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Re: [Phys-L] Faraday paradox +- pedagogy +- critical thinking

Teaching is more of an art than a science. Each person's
style of teaching is largely a matter of taste, and we
should not dispute matters of taste.

HOWEVER ... it may be within bounds to point out and
discuss the various possibilities.

I mention this because on 06/02/2014 10:01 AM, Derek Padilla wrote:

All fun things to think about!


In life, students will
encounter problematic explanations and logic, and they need to be able to
cut through the reasoning to find where it went wrong

Agreed! However, it doesn't pay to throw non-swimmers
into the deep end of the pool. Most students have no
clue how to solve under-specified problems, let alone
wrongly-specified problems. By the time they arrive in
the physics class, they have been trained for 10 years
to follow instructions, period. Conformity and obedience
are rewarded. Creativity, originality, and initiative
are not tolerated on school grounds.

When I'm talking with school-board members and I mention
"creativity", they assume I'm talking about art and music
(which they got rid of years ago). The idea that there
could be any creativity or originality in physics is
quite beyond their comprehension.

In life, students will
encounter problematic explanations and logic, and they need to be able to
cut through the reasoning to find where it went wrong

Again, agreed. This is a crucial problem-solving skill.

My main point is, there are better ways and worse ways
of teaching this skill. I see this as almost entirely
separate from physics domain knowledge, at least at
first. I'm a big believer in the _building block_
approach to teaching. That is, given a complex task,
break it down into simpler tasks. Introduce each one
separately, then gradually combine them. As applied to
the present topic:
-- Introduce ill-posed problems in a context where the
students already have plenty of solid domain knowledge.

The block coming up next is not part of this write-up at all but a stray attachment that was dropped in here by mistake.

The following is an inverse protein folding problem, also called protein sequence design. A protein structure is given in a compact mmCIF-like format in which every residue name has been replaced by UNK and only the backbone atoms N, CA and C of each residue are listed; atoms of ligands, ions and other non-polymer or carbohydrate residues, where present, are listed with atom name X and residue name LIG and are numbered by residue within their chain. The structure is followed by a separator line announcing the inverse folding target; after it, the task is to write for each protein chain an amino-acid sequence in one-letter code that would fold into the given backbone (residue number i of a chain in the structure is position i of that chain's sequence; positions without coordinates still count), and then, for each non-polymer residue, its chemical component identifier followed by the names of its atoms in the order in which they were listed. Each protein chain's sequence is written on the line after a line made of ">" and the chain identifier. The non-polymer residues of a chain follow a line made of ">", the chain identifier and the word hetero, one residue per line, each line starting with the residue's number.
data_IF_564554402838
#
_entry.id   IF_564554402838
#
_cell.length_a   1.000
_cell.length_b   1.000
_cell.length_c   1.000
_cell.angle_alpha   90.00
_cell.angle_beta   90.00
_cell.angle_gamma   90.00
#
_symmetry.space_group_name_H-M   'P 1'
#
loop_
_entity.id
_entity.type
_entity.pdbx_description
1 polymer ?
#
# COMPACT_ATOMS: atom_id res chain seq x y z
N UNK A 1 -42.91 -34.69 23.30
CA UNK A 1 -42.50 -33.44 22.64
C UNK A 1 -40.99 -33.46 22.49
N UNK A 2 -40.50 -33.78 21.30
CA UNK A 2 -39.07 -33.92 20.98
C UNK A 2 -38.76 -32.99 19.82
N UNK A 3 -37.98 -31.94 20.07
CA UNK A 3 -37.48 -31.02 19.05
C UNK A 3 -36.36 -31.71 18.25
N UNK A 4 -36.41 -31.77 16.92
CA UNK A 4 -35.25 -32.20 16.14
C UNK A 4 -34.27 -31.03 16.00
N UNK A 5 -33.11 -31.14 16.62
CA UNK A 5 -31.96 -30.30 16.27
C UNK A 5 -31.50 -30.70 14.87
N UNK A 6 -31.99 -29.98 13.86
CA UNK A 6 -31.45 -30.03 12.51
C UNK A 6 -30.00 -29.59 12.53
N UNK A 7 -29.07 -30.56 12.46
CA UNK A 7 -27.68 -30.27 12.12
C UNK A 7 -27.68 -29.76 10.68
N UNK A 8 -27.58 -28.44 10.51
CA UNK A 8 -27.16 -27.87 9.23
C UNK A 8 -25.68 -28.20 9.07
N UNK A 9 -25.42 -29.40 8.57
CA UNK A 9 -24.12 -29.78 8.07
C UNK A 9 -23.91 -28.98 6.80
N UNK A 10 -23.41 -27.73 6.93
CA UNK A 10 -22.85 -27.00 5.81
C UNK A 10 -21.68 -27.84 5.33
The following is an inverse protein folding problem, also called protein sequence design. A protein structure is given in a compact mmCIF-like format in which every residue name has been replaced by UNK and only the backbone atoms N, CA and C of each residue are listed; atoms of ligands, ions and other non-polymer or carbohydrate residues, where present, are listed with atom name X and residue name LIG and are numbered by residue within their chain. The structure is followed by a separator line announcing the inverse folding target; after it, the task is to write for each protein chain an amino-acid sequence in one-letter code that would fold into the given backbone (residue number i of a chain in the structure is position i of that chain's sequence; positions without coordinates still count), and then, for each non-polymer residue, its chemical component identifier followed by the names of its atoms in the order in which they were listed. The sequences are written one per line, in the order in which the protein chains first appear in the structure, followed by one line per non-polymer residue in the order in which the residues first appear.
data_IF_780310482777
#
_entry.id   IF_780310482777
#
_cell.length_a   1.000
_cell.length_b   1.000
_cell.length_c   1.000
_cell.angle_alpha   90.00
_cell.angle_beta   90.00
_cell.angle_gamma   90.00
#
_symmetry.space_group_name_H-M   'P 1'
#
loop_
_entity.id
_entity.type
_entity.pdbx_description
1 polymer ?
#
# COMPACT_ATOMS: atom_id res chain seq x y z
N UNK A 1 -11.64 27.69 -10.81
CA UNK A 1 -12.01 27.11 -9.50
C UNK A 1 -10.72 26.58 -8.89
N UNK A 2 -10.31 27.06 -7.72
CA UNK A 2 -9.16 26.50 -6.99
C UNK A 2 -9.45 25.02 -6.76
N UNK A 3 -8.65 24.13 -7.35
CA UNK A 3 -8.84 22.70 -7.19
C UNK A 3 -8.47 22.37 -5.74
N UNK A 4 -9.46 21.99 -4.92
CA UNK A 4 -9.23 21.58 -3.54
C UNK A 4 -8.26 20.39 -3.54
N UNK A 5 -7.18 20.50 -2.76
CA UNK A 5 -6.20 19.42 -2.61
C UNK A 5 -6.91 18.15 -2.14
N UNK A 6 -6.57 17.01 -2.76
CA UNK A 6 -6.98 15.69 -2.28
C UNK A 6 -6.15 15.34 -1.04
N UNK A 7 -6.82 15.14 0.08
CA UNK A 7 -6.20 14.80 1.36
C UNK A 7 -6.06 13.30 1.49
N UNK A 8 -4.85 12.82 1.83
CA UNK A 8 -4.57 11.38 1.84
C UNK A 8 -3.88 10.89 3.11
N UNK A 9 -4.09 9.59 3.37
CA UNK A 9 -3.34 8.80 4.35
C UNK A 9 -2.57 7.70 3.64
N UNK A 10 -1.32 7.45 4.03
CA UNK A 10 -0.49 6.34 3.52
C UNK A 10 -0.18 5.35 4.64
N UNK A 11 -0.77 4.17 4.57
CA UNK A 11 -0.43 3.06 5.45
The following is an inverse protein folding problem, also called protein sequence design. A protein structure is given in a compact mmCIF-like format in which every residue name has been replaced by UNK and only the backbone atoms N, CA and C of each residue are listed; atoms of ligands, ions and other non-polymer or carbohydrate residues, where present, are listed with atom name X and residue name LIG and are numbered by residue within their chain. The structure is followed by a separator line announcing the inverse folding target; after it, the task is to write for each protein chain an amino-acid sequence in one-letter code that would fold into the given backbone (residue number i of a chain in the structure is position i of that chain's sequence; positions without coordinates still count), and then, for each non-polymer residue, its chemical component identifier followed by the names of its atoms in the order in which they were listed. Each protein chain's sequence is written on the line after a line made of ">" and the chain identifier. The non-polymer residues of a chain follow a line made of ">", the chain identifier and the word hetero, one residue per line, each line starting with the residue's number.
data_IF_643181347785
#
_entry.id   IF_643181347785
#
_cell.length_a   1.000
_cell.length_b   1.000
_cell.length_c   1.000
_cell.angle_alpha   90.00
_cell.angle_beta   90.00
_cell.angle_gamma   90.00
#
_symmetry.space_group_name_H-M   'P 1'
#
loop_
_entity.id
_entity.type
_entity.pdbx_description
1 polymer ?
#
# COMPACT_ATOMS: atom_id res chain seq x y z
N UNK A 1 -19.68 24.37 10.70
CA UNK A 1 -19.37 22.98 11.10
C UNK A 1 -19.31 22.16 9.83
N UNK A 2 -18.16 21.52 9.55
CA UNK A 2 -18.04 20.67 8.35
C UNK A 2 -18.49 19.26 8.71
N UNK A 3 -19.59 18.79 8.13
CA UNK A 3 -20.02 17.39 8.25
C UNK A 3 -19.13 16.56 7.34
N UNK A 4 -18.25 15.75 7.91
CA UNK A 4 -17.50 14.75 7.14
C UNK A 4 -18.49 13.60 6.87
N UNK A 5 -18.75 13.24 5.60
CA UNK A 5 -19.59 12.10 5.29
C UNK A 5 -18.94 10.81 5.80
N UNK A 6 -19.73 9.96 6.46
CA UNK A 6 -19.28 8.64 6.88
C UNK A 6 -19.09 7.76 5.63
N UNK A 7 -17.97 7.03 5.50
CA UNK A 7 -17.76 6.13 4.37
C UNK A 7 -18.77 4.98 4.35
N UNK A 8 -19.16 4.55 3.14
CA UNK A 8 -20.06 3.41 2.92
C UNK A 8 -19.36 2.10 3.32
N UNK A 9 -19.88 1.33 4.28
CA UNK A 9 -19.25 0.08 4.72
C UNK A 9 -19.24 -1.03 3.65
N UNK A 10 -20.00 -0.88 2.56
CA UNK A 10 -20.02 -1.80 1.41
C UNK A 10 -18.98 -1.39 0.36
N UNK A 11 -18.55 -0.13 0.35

Example: how much water in the Atlantic ocean?
-- Introduce new physics concepts in a paradox-free way.
-- After the physics concepts are well established,
/then/ it becomes OK to play with physics paradoxes.

I find that "paradoxes" are very useful pedagogical tools when introducing
new material as they elucidate shortcomings of prior knowledge, or pull out
a fine, detailed point students perhaps missed when covering material the
first time through.

That mixes two different levels. There is a crucial
distinction between "introducing" the subject and "pulling
out a fine, detailed point". A so-called paradox that is
useful in a master class would be wildly inappropriate in
the introductory class.

One example: introducing the word "system" in regards to thermodynamics. To
begin, I have them think about how, "paradoxically," my momentum is not
conserved when I jump off the ground. To "resolve" this, they needed to
define the system (Is it me alone, or me+Earth?) to work through the
impulse+momentum interaction of my jumping.

Setting aside the pedagogical issues, I disagree with
the physics there. No matter how you define the "system",
momentum is /conserved/. It is not constant, during the
jump, but it is /conserved/. The distinction between
constancy and conservation is crucial, even at the most
introductory level. This issue is discussed at:

The case of /momentum/ in particular, including momentum
conservation and momentum flow, is discussed at:

Bottom line: Momentum is conserved, at every place, at
every time, no matter what. This is one of the bedrock
principles of physics.

This physics issue is related to the pedagogical issue in
the following way: As far as we can tell, there are no
paradoxes in the laws of physics, if the laws are properly
stated. Certainly there are not any paradoxes that affect
basic mechanics.

Exposing naïve students to mis-stated laws is very unhelpful.
Talking about a paradox in front of naïve students is more
likely to consolidate misconceptions than to dispel them.
There are many arguments leading to the same conclusion:

Save the paradoxes for the master class, *after* the students
have fully consolidated their understanding of the correct
physics ... and (!) after they have been trained to deal
with ill-posed questions.

How should the typical SR paradoxes (train+tunnel, twins, etc.) be used?

IMHO they shouldn't be used at all. The goal should
be to get everybody to the point where they cannot even